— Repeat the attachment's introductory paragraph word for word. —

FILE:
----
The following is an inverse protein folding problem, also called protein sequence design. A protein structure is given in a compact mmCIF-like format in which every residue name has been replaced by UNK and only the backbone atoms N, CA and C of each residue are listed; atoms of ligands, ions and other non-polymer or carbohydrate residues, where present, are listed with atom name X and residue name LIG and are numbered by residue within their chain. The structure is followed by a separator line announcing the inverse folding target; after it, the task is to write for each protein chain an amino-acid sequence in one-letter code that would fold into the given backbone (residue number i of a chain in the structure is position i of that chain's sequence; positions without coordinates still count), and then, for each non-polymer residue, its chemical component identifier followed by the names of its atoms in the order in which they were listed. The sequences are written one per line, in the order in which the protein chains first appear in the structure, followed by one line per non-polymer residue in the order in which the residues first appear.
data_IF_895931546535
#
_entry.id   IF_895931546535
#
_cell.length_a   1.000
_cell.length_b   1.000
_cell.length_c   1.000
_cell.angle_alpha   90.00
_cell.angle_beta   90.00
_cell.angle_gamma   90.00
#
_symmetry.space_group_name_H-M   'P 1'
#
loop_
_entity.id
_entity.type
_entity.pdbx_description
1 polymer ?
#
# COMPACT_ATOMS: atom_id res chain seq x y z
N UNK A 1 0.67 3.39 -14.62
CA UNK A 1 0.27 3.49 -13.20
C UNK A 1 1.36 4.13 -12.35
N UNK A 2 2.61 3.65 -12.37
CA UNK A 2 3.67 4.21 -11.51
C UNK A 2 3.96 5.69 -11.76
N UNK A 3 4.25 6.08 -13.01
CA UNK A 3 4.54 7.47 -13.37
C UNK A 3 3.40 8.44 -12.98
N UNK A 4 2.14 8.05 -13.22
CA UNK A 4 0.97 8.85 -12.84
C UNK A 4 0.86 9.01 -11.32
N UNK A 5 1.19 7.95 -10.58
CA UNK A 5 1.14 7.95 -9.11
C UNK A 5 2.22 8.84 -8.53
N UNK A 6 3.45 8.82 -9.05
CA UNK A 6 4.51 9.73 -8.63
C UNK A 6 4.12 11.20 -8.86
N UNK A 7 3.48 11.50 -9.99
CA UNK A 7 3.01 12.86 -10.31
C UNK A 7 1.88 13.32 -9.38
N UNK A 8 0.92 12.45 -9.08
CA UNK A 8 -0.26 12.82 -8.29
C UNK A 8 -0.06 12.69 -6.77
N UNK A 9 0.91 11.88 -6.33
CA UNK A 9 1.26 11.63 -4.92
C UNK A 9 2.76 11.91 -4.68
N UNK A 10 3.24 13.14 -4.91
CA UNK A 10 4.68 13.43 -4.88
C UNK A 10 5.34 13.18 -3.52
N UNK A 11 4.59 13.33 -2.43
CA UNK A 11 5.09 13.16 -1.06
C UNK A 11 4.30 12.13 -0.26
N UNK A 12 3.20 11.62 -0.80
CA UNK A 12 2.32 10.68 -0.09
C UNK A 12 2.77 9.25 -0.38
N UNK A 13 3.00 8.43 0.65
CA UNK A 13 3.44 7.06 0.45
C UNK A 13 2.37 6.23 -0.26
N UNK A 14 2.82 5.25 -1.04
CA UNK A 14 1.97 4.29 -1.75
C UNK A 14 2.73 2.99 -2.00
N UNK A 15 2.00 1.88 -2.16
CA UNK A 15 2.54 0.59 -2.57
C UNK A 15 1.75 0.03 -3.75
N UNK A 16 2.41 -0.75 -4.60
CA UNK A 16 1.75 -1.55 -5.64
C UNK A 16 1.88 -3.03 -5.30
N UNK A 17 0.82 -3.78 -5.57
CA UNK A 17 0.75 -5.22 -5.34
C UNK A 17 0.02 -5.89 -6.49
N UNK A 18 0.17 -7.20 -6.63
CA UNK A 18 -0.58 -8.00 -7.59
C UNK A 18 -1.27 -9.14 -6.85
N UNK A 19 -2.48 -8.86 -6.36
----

The following is an inverse protein folding problem, also called protein sequence design. A protein structure is given in a compact mmCIF-like format in which every residue name has been replaced by UNK and only the backbone atoms N, CA and C of each residue are listed; atoms of ligands, ions and other non-polymer or carbohydrate residues, where present, are listed with atom name X and residue name LIG and are numbered by residue within their chain. The structure is followed by a separator line announcing the inverse folding target; after it, the task is to write for each protein chain an amino-acid sequence in one-letter code that would fold into the given backbone (residue number i of a chain in the structure is position i of that chain's sequence; positions without coordinates still count), and then, for each non-polymer residue, its chemical component identifier followed by the names of its atoms in the order in which they were listed. The sequences are written one per line, in the order in which the protein chains first appear in the structure, followed by one line per non-polymer residue in the order in which the residues first appear.